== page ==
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regexp to list all sentences and sub sentences, with overlapping?

Hello,

Can someone please point me toward a regular expression that goes
through a string and contructs a list of sentences and part sentences,
where words are gradually dropped from the front of the current
sentence? Sound confusing?

Well perhaps an example would help? Given...

"Different countries have different ideas. Merry Christmas to all."

I'd like to output:

Different countries have different ideas.
countries have different ideas.
have different ideas.
different ideas.
Merry Christmas to all.
Christmas to all.
to all.

Is that possible?

Thanks in advance,

Tony
Jul 19 '05 #1
4 4175
Tony wrote:
Can someone please point me toward a regular expression that goes
through a string and contructs a list of sentences and part sentences,
where words are gradually dropped from the front of the current
sentence? Sound confusing?

Well perhaps an example would help? Given...

"Different countries have different ideas. Merry Christmas to all."

I'd like to output:

Different countries have different ideas.
countries have different ideas.
have different ideas.
different ideas.
Merry Christmas to all.
Christmas to all.
to all.

Is that possible?


Maybe, I don't know.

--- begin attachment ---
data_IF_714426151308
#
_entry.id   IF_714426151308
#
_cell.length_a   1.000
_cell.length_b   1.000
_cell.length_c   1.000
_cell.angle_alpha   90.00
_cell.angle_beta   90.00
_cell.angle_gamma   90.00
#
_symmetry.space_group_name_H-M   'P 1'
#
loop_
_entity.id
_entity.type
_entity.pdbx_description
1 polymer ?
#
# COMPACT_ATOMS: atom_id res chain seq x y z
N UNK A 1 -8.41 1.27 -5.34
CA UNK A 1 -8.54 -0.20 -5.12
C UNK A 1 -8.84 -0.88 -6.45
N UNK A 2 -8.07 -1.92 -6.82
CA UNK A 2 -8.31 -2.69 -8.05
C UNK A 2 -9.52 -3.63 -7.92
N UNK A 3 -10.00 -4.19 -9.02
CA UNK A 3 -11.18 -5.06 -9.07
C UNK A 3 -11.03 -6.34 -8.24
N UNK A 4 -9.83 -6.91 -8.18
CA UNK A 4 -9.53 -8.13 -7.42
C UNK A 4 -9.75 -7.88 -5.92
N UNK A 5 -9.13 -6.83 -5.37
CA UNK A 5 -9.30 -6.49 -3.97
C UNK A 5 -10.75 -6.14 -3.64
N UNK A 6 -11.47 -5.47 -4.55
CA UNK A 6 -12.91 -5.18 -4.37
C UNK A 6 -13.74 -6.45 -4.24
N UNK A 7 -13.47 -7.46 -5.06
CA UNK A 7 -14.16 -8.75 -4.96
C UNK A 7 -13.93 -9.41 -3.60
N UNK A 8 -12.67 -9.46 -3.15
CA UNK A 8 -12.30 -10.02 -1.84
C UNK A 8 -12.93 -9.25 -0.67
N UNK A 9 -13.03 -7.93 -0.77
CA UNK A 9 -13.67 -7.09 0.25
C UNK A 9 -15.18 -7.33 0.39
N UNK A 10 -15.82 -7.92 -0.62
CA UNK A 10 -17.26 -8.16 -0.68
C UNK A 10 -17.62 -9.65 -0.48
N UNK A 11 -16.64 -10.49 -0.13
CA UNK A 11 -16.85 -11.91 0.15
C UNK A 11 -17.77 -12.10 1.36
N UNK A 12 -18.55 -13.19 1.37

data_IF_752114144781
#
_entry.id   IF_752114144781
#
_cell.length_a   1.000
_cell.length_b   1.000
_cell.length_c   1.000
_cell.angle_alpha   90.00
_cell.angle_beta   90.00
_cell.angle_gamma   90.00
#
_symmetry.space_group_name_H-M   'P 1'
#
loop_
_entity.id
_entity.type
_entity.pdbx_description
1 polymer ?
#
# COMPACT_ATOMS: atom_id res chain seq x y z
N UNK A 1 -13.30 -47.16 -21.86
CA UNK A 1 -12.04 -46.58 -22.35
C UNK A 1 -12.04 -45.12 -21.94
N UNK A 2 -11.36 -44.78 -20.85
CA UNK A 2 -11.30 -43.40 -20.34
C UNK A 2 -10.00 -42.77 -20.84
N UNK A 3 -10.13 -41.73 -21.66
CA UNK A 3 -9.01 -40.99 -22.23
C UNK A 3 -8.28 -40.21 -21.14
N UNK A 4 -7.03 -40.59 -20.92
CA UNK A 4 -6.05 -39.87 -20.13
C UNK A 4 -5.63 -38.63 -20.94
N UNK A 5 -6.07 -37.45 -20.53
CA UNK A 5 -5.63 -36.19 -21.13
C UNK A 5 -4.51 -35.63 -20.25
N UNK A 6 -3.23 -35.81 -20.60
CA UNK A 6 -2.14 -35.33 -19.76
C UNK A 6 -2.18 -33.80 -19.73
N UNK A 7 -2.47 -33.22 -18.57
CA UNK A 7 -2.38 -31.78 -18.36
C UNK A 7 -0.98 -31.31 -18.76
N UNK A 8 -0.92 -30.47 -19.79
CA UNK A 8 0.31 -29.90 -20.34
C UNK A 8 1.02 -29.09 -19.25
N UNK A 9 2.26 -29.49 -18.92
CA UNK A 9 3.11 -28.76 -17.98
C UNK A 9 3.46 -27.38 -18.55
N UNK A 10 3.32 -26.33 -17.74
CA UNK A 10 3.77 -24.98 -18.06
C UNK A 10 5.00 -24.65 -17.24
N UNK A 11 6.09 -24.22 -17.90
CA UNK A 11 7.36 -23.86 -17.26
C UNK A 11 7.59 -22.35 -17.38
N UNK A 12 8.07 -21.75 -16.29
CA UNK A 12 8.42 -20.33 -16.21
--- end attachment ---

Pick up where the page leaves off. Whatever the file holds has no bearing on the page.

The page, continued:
But I question if REs are the best tool for the job.

Two splits with two nested loops will do quite nicely:

use warnings; use strict;
my $s = "Different countries have different ideas. Merry Christmas to all.";
my @sentences = split /\./, $s;
for (@sentences) {
my @words = split (/ /, $_);
while (@words) {
print (join ' ',@words);
print "\n";
shift @words;
}
}

Just replace the print with a push to your result list if you want to have a
list instead.

jue
Jul 19 '05 #2
ha**********@hotmail.com (Tony) wrote in news:c90e5468.0311260046.693d35c1
@posting.google.com:
Is that possible?


Everything is possible with perl. ;)

my $s = "Different countries have different ideas. Merry Christmas to
all.";

while ($s =~ m/\s/) {
print $s."\n";
$s =~ s/[^\s]+\s(.*)/$1/;
}

Hth,

-Andy

--
Andy De Petter - http://www.techos.be/andy - na**@gunvobk.or (ROT13)
Expert IT Analyst - Belgacom ANS/NTA/NST - http://www.belgacom.be
"Cogito Ergo Sum - I think, therefore I am."
-- R. Descartes
Jul 19 '05 #3
Very impressive. Thank you very much.

But what is the second "\s" for in: $s =~ s/[^\s]+\s(.*)/$1/;

I've also decided to implement a second loop, and this time drop off
the LAST word each time. Is there a better regexp than the below
(which seems to be working):

$s =~ s/(.*)[\$\s]+.+$/$1/;

Andy De Petter <nq******@fxlarg.or> wrote in message news:<Xn******************************@195.238.3.1 80>...
ha**********@hotmail.com (Tony) wrote in news:c90e5468.0311260046.693d35c1
@posting.google.com:
Is that possible?


Everything is possible with perl. ;)

my $s = "Different countries have different ideas. Merry Christmas to
all.";

while ($s =~ m/\s/) {
print $s."\n";
$s =~ s/[^\s]+\s(.*)/$1/;
}

Jul 19 '05 #4
ha**********@hotmail.com (Tony) wrote in news:c90e5468.0311270049.41f4b553
@posting.google.com:

But what is the second "\s" for in: $s =~ s/[^\s]+\s(.*)/$1/;

To check, wheter there's still a space after a detected word.
I've also decided to implement a second loop, and this time drop off
the LAST word each time. Is there a better regexp than the below
(which seems to be working):

$s =~ s/(.*)[\$\s]+.+$/$1/;


$s =~ s/(.*)\s+[^\s]+\.?/$1/;

(or something ilke that)

-Andy
Jul 19 '05 #5

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